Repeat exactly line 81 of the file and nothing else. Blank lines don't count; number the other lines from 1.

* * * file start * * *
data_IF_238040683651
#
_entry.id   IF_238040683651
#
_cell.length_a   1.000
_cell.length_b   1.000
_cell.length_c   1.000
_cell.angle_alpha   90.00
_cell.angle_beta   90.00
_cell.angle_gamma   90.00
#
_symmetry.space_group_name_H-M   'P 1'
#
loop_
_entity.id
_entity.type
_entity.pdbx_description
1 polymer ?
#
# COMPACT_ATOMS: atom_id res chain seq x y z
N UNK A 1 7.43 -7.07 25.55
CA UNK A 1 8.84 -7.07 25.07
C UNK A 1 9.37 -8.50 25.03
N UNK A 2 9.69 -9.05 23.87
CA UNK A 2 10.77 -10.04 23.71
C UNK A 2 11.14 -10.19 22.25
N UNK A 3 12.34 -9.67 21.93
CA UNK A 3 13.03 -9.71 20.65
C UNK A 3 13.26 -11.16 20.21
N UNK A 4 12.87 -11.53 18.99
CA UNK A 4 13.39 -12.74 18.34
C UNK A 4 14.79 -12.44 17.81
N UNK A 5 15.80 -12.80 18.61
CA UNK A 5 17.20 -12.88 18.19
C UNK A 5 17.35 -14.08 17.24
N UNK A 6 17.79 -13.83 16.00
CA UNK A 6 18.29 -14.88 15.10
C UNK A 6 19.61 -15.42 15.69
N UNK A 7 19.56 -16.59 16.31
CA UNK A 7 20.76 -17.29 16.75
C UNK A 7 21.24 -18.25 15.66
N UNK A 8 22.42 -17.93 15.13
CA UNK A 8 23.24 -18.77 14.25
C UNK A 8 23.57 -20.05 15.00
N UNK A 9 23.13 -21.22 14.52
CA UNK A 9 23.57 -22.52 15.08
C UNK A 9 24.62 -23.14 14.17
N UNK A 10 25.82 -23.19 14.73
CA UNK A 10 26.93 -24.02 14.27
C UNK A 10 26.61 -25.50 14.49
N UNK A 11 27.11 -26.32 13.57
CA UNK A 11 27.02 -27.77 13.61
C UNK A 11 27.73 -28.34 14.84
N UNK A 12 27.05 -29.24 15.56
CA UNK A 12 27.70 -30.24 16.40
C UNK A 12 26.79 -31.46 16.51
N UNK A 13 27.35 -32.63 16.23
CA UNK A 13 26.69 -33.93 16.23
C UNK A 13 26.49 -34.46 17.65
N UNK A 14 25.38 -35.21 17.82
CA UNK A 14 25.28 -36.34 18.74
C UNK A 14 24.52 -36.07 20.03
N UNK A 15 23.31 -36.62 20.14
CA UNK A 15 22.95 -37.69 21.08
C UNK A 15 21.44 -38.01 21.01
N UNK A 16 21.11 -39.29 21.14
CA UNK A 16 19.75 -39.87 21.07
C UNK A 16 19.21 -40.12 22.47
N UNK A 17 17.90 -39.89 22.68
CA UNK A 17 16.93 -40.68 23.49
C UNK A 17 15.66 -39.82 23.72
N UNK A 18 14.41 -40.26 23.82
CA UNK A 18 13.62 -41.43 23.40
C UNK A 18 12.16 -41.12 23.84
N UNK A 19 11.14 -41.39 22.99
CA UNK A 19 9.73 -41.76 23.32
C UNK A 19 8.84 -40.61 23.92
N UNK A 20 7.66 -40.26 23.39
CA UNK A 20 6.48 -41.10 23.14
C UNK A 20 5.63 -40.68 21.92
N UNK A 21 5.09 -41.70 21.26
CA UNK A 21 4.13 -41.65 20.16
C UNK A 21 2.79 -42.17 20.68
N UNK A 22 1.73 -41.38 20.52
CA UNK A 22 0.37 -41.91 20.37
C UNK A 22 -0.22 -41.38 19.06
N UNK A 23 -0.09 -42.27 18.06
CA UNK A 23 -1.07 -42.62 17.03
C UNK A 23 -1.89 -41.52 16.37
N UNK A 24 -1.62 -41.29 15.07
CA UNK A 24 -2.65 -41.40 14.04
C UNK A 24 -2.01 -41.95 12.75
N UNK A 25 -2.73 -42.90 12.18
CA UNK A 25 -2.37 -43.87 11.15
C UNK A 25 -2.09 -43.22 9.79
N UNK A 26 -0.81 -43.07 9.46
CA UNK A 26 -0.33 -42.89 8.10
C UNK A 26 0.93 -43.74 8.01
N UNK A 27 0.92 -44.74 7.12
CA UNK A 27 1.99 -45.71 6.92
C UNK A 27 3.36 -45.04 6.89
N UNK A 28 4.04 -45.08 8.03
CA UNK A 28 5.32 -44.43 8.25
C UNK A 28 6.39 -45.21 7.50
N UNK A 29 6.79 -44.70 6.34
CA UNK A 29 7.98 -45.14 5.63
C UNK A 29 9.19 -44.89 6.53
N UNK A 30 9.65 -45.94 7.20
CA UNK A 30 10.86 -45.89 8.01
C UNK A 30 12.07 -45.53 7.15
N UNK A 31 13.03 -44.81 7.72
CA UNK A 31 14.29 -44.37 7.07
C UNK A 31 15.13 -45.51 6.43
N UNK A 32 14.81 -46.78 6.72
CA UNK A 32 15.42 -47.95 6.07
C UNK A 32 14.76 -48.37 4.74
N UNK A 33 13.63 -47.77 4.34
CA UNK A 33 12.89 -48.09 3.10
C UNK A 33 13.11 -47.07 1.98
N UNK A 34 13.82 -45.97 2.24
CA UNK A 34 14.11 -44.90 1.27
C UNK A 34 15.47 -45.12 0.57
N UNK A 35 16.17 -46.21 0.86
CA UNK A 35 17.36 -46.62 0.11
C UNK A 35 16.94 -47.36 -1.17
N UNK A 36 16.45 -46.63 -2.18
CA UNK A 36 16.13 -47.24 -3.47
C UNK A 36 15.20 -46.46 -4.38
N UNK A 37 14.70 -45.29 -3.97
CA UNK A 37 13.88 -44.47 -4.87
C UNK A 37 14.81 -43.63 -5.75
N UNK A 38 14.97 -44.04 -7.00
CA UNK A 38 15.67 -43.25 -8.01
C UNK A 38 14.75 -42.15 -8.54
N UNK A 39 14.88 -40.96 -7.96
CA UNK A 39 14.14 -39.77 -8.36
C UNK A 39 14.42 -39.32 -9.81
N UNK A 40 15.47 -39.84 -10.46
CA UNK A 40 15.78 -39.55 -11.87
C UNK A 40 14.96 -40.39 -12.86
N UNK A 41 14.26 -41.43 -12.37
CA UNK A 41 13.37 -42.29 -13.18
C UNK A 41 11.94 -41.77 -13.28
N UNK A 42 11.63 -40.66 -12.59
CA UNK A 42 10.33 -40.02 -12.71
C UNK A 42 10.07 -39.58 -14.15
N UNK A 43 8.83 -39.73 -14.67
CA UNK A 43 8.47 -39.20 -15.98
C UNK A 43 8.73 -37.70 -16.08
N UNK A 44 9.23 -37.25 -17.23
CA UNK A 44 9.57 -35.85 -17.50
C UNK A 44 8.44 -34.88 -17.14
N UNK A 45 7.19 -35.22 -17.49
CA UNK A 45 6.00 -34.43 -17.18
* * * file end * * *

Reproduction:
N UNK A 21 5.09 -41.70 21.26